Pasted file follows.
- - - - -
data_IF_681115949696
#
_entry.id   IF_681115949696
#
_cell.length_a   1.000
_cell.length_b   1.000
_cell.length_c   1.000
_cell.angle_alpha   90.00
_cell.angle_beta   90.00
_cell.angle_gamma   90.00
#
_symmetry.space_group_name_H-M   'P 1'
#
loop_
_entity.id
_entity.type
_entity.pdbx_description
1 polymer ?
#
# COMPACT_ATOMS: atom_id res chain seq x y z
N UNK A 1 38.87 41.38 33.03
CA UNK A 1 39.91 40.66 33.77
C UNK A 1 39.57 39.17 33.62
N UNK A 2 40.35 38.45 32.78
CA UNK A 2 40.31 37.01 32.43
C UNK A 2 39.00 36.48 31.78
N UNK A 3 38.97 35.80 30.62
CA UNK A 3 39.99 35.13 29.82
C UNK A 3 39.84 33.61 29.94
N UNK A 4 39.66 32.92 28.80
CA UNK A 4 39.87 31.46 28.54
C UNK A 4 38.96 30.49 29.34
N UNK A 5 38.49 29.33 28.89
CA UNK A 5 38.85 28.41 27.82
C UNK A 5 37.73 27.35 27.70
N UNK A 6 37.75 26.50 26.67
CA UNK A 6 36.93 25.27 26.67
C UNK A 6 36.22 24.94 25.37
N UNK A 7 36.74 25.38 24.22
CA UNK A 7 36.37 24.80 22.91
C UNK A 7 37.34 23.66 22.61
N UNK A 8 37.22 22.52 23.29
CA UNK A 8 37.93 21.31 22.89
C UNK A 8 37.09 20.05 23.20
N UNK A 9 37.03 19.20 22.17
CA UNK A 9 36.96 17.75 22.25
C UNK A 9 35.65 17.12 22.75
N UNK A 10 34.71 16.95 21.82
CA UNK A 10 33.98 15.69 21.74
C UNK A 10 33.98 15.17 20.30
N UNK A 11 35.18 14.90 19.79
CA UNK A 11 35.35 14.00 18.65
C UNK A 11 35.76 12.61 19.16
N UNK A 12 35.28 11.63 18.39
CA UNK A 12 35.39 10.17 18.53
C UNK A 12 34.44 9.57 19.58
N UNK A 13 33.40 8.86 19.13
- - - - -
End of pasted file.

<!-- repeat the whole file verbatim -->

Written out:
data_IF_681115949696
#
_entry.id   IF_681115949696
#
_cell.length_a   1.000
_cell.length_b   1.000
_cell.length_c   1.000
_cell.angle_alpha   90.00
_cell.angle_beta   90.00
_cell.angle_gamma   90.00
#
_symmetry.space_group_name_H-M   'P 1'
#
loop_
_entity.id
_entity.type
_entity.pdbx_description
1 polymer ?
#
# COMPACT_ATOMS: atom_id res chain seq x y z
N UNK A 1 38.87 41.38 33.03
CA UNK A 1 39.91 40.66 33.77
C UNK A 1 39.57 39.17 33.62
N UNK A 2 40.35 38.45 32.78
CA UNK A 2 40.31 37.01 32.43
C UNK A 2 39.00 36.48 31.78
N UNK A 3 38.97 35.80 30.62
CA UNK A 3 39.99 35.13 29.82
C UNK A 3 39.84 33.61 29.94
N UNK A 4 39.66 32.92 28.80
CA UNK A 4 39.87 31.46 28.54
C UNK A 4 38.96 30.49 29.34
N UNK A 5 38.49 29.33 28.89
CA UNK A 5 38.85 28.41 27.82
C UNK A 5 37.73 27.35 27.70
N UNK A 6 37.75 26.50 26.67
CA UNK A 6 36.93 25.27 26.67
C UNK A 6 36.22 24.94 25.37
N UNK A 7 36.74 25.38 24.22
CA UNK A 7 36.37 24.80 22.91
C UNK A 7 37.34 23.66 22.61
N UNK A 8 37.22 22.52 23.29
CA UNK A 8 37.93 21.31 22.89
C UNK A 8 37.09 20.05 23.20
N UNK A 9 37.03 19.20 22.17
CA UNK A 9 36.96 17.75 22.25
C UNK A 9 35.65 17.12 22.75
N UNK A 10 34.71 16.95 21.82
CA UNK A 10 33.98 15.69 21.74
C UNK A 10 33.98 15.17 20.30
N UNK A 11 35.18 14.90 19.79
CA UNK A 11 35.35 14.00 18.65
C UNK A 11 35.76 12.61 19.16
N UNK A 12 35.28 11.63 18.39
CA UNK A 12 35.39 10.17 18.53
C UNK A 12 34.44 9.57 19.58
N UNK A 13 33.40 8.86 19.13